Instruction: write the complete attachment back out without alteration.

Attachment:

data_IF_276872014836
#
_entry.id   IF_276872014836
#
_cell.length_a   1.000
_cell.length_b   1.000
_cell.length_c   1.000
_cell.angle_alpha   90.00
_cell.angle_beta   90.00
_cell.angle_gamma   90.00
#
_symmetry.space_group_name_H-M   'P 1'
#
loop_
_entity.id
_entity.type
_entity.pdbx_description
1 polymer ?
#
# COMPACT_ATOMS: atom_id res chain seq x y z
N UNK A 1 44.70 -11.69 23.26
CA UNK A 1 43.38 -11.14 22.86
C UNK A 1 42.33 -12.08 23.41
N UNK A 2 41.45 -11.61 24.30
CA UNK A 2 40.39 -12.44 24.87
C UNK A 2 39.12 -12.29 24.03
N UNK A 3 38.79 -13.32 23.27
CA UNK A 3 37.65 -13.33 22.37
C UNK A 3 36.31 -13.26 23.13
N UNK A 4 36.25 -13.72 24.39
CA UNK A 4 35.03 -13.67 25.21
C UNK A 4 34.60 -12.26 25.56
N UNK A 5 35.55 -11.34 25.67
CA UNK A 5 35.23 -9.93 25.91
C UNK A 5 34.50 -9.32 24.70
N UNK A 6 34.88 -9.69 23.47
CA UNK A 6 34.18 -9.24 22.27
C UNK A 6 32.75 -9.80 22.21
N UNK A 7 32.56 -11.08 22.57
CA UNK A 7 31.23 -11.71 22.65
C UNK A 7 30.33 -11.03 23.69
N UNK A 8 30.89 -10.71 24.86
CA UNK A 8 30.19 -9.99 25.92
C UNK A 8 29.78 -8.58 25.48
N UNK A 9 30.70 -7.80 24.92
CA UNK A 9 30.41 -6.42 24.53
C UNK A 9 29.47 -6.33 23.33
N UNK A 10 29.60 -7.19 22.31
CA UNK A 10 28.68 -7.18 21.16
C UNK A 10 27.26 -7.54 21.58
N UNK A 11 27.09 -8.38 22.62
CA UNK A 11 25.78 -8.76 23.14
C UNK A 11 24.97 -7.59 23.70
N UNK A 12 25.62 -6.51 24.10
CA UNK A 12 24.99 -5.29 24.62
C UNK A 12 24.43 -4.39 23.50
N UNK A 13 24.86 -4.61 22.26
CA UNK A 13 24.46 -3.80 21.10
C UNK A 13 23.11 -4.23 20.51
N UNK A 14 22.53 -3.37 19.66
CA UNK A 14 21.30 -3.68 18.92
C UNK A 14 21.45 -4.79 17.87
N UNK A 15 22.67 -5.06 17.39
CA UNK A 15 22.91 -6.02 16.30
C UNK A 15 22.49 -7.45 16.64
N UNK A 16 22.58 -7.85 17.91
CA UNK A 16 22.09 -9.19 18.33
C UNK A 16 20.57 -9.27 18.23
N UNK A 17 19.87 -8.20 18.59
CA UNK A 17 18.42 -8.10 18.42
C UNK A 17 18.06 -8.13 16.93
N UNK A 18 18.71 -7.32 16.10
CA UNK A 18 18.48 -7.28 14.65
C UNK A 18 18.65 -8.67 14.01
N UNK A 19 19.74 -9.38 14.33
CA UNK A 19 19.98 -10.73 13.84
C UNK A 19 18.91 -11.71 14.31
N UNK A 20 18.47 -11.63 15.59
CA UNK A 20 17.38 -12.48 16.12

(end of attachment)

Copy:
data_IF_276872014836
#
_entry.id   IF_276872014836
#
_cell.length_a   1.000
_cell.length_b   1.000
_cell.length_c   1.000
_cell.angle_alpha   90.00
_cell.angle_beta   90.00
_cell.angle_gamma   90.00
#
_symmetry.space_group_name_H-M   'P 1'
#
loop_
_entity.id
_entity.type
_entity.pdbx_description
1 polymer ?
#
# COMPACT_ATOMS: atom_id res chain seq x y z
N UNK A 1 44.70 -11.69 23.26
CA UNK A 1 43.38 -11.14 22.86
C UNK A 1 42.33 -12.08 23.41
N UNK A 2 41.45 -11.61 24.30
CA UNK A 2 40.39 -12.44 24.87
C UNK A 2 39.12 -12.29 24.03
N UNK A 3 38.79 -13.32 23.27
CA UNK A 3 37.65 -13.33 22.37
C UNK A 3 36.31 -13.26 23.13
N UNK A 4 36.25 -13.72 24.39
CA UNK A 4 35.03 -13.67 25.21
C UNK A 4 34.60 -12.26 25.56
N UNK A 5 35.55 -11.34 25.67
CA UNK A 5 35.23 -9.93 25.91
C UNK A 5 34.50 -9.32 24.70
N UNK A 6 34.88 -9.69 23.47
CA UNK A 6 34.18 -9.24 22.27
C UNK A 6 32.75 -9.80 22.21
N UNK A 7 32.56 -11.08 22.57
CA UNK A 7 31.23 -11.71 22.65
C UNK A 7 30.33 -11.03 23.69
N UNK A 8 30.89 -10.71 24.86
CA UNK A 8 30.19 -9.99 25.92
C UNK A 8 29.78 -8.58 25.48
N UNK A 9 30.70 -7.80 24.92
CA UNK A 9 30.41 -6.42 24.53
C UNK A 9 29.47 -6.33 23.33
N UNK A 10 29.60 -7.19 22.31
CA UNK A 10 28.68 -7.18 21.16
C UNK A 10 27.26 -7.54 21.58
N UNK A 11 27.09 -8.38 22.62
CA UNK A 11 25.78 -8.76 23.14
C UNK A 11 24.97 -7.59 23.70
N UNK A 12 25.62 -6.51 24.10
CA UNK A 12 24.99 -5.29 24.62
C UNK A 12 24.43 -4.39 23.50
N UNK A 13 24.86 -4.61 22.26
CA UNK A 13 24.46 -3.80 21.10
C UNK A 13 23.11 -4.23 20.51
N UNK A 14 22.53 -3.37 19.66
CA UNK A 14 21.30 -3.68 18.92
C UNK A 14 21.45 -4.79 17.87
N UNK A 15 22.67 -5.06 17.39
CA UNK A 15 22.91 -6.02 16.30
C UNK A 15 22.49 -7.45 16.64
N UNK A 16 22.58 -7.85 17.91
CA UNK A 16 22.09 -9.19 18.33
C UNK A 16 20.57 -9.27 18.23
N UNK A 17 19.87 -8.20 18.59
CA UNK A 17 18.42 -8.10 18.42
C UNK A 17 18.06 -8.13 16.93
N UNK A 18 18.71 -7.32 16.10
CA UNK A 18 18.48 -7.28 14.65
C UNK A 18 18.65 -8.67 14.01
N UNK A 19 19.74 -9.38 14.33
CA UNK A 19 19.98 -10.73 13.84
C UNK A 19 18.91 -11.71 14.31
N UNK A 20 18.47 -11.63 15.59
CA UNK A 20 17.38 -12.48 16.12